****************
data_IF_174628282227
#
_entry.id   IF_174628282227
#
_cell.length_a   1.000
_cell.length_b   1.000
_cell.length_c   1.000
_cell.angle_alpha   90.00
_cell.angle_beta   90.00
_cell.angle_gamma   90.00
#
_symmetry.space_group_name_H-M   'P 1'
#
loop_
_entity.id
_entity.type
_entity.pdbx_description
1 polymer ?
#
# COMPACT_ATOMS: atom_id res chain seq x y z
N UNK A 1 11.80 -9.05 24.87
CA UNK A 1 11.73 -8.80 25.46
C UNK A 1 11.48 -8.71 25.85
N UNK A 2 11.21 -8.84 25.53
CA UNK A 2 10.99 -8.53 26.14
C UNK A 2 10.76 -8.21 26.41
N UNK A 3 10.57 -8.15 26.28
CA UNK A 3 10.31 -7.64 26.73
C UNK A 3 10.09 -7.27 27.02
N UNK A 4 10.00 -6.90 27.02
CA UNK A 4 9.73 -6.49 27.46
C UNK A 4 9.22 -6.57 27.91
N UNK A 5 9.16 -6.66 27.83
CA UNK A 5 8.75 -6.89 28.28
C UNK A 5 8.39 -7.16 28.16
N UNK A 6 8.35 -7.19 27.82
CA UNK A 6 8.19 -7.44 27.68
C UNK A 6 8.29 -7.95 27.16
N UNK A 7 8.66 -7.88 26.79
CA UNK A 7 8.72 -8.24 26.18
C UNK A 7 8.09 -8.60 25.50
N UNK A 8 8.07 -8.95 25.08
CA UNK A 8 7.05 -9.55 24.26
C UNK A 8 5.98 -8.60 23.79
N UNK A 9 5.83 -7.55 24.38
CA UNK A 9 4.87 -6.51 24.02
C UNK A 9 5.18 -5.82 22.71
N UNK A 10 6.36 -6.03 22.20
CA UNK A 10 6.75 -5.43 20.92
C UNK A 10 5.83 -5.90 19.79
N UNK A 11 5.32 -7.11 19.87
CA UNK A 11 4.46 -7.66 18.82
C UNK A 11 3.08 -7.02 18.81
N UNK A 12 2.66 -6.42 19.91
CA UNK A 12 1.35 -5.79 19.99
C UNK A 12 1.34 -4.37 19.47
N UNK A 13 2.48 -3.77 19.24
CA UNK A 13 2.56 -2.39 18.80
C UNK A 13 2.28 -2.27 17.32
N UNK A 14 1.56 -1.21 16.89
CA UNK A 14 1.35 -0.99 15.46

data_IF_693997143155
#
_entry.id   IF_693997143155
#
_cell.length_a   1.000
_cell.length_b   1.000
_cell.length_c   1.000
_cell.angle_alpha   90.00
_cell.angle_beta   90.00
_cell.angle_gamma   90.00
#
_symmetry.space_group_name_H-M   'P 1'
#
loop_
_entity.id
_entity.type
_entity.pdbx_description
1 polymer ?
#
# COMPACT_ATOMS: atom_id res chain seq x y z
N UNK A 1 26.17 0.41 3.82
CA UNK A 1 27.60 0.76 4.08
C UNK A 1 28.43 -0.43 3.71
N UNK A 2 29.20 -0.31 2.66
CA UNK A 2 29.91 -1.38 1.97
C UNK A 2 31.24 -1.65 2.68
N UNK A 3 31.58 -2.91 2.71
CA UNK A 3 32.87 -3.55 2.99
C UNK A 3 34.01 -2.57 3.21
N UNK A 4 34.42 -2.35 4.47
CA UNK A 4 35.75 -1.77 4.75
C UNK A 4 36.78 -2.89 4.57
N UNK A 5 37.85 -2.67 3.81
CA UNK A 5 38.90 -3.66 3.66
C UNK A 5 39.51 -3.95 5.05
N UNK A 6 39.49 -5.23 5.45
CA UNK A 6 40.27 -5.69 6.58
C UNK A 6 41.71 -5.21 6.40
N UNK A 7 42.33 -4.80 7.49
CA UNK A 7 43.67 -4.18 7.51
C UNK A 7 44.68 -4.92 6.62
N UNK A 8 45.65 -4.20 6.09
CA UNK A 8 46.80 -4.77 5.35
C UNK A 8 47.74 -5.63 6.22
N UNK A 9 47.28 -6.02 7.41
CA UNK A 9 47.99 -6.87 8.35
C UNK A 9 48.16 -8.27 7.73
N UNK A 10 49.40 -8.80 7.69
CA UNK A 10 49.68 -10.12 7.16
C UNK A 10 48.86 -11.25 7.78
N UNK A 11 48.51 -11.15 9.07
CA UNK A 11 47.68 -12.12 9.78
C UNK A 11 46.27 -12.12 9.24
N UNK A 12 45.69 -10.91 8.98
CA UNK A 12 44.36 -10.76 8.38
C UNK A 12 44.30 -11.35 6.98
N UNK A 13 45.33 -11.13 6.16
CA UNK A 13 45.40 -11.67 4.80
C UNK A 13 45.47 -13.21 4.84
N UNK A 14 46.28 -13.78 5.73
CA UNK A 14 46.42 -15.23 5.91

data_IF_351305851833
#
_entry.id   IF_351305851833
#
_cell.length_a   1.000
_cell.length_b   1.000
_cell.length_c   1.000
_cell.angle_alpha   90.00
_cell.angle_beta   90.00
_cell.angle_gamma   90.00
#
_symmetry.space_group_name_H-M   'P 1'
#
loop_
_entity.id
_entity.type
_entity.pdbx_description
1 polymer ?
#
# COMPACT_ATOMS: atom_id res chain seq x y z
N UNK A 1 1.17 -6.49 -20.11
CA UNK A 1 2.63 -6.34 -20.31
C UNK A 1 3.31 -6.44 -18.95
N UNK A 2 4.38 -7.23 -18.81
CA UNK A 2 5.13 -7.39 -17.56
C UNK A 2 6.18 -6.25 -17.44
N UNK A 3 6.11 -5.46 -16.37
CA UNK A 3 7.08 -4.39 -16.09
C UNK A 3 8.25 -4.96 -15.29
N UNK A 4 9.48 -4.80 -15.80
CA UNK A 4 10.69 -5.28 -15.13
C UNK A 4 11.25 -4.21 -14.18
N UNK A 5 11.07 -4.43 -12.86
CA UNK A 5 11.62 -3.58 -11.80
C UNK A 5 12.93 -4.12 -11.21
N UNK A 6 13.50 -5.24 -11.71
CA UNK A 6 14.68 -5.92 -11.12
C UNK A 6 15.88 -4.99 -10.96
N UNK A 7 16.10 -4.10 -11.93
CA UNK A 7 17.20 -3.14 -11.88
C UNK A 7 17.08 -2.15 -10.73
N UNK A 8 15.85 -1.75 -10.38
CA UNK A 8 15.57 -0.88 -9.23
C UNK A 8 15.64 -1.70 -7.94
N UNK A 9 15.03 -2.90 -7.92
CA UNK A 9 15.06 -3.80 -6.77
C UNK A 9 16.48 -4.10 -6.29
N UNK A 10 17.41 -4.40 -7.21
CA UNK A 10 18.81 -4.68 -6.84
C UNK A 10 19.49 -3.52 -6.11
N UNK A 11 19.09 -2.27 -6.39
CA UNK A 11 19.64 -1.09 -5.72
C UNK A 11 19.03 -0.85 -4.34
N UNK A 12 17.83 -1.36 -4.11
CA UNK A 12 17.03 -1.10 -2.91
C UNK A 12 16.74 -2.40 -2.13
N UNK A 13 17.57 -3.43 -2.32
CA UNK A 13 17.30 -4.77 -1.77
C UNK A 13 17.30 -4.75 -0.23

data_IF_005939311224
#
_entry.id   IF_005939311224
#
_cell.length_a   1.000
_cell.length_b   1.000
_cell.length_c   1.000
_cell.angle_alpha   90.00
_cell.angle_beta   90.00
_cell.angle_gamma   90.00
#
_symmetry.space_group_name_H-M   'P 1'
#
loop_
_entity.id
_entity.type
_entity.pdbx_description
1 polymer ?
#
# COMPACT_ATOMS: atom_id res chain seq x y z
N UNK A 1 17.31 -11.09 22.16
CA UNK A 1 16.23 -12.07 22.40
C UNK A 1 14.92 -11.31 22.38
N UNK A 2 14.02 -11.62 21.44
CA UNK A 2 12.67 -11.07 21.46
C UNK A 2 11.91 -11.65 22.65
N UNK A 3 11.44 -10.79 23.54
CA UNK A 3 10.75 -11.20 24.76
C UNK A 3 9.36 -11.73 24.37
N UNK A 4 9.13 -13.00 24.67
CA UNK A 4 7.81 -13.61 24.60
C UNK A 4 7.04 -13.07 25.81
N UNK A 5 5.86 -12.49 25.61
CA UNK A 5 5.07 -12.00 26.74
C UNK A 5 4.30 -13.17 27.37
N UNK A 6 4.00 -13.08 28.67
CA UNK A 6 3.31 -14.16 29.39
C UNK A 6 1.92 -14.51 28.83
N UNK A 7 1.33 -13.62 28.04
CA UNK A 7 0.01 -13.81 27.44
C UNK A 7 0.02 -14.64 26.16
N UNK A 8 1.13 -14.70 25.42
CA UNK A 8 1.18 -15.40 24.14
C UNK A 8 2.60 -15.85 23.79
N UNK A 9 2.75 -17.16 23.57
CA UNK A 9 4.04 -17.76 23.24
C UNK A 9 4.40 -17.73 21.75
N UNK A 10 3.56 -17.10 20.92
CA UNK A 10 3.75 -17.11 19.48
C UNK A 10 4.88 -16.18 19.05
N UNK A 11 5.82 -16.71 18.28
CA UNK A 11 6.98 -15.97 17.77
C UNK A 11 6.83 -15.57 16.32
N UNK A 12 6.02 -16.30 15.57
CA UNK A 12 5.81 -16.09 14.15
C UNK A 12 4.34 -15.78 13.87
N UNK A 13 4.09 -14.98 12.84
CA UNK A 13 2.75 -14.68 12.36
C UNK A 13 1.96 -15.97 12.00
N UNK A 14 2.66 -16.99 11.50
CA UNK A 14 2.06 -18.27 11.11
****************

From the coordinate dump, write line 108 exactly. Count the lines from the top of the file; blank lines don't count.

C UNK A 9 48.16 -8.27 7.73